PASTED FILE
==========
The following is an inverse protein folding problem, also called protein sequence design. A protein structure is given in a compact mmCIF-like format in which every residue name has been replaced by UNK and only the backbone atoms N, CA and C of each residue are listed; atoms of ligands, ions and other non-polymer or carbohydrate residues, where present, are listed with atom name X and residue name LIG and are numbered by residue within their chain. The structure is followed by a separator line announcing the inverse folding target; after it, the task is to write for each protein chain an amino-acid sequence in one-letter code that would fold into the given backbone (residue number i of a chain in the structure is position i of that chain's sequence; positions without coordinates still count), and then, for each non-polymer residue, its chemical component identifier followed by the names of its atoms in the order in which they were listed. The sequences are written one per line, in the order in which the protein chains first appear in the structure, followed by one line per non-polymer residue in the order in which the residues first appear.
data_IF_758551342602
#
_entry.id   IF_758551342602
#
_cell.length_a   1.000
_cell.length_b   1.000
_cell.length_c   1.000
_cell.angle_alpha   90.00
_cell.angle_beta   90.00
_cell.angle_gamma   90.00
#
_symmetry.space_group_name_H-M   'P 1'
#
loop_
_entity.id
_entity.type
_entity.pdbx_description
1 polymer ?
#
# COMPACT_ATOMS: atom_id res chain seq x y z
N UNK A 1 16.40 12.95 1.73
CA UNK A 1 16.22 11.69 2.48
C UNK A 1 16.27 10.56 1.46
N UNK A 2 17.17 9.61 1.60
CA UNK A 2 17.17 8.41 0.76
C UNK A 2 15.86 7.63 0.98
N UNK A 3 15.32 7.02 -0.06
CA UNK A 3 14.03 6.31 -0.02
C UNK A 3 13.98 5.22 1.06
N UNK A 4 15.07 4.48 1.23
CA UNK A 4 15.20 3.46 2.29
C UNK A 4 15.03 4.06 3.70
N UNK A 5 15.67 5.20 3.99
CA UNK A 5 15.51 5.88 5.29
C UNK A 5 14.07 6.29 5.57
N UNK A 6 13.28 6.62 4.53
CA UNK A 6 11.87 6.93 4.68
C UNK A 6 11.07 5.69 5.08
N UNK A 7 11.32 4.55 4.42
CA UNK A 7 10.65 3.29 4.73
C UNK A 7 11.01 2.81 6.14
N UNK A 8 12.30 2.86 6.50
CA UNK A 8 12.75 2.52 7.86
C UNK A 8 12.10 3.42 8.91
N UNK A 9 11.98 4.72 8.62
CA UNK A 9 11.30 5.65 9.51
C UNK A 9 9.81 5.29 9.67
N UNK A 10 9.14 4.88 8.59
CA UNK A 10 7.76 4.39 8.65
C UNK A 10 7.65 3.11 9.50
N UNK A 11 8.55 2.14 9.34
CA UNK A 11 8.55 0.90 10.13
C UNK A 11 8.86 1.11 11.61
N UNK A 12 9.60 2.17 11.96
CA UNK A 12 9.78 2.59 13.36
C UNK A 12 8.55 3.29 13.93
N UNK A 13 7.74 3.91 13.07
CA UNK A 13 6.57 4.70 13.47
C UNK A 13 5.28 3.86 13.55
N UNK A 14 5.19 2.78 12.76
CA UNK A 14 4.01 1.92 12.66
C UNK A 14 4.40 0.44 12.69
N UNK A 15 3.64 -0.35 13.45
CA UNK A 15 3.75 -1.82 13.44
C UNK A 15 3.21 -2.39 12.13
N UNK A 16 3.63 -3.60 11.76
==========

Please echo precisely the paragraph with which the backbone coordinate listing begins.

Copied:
The following is an inverse protein folding problem, also called protein sequence design. A protein structure is given in a compact mmCIF-like format in which every residue name has been replaced by UNK and only the backbone atoms N, CA and C of each residue are listed; atoms of ligands, ions and other non-polymer or carbohydrate residues, where present, are listed with atom name X and residue name LIG and are numbered by residue within their chain. The structure is followed by a separator line announcing the inverse folding target; after it, the task is to write for each protein chain an amino-acid sequence in one-letter code that would fold into the given backbone (residue number i of a chain in the structure is position i of that chain's sequence; positions without coordinates still count), and then, for each non-polymer residue, its chemical component identifier followed by the names of its atoms in the order in which they were listed. The sequences are written one per line, in the order in which the protein chains first appear in the structure, followed by one line per non-polymer residue in the order in which the residues first appear.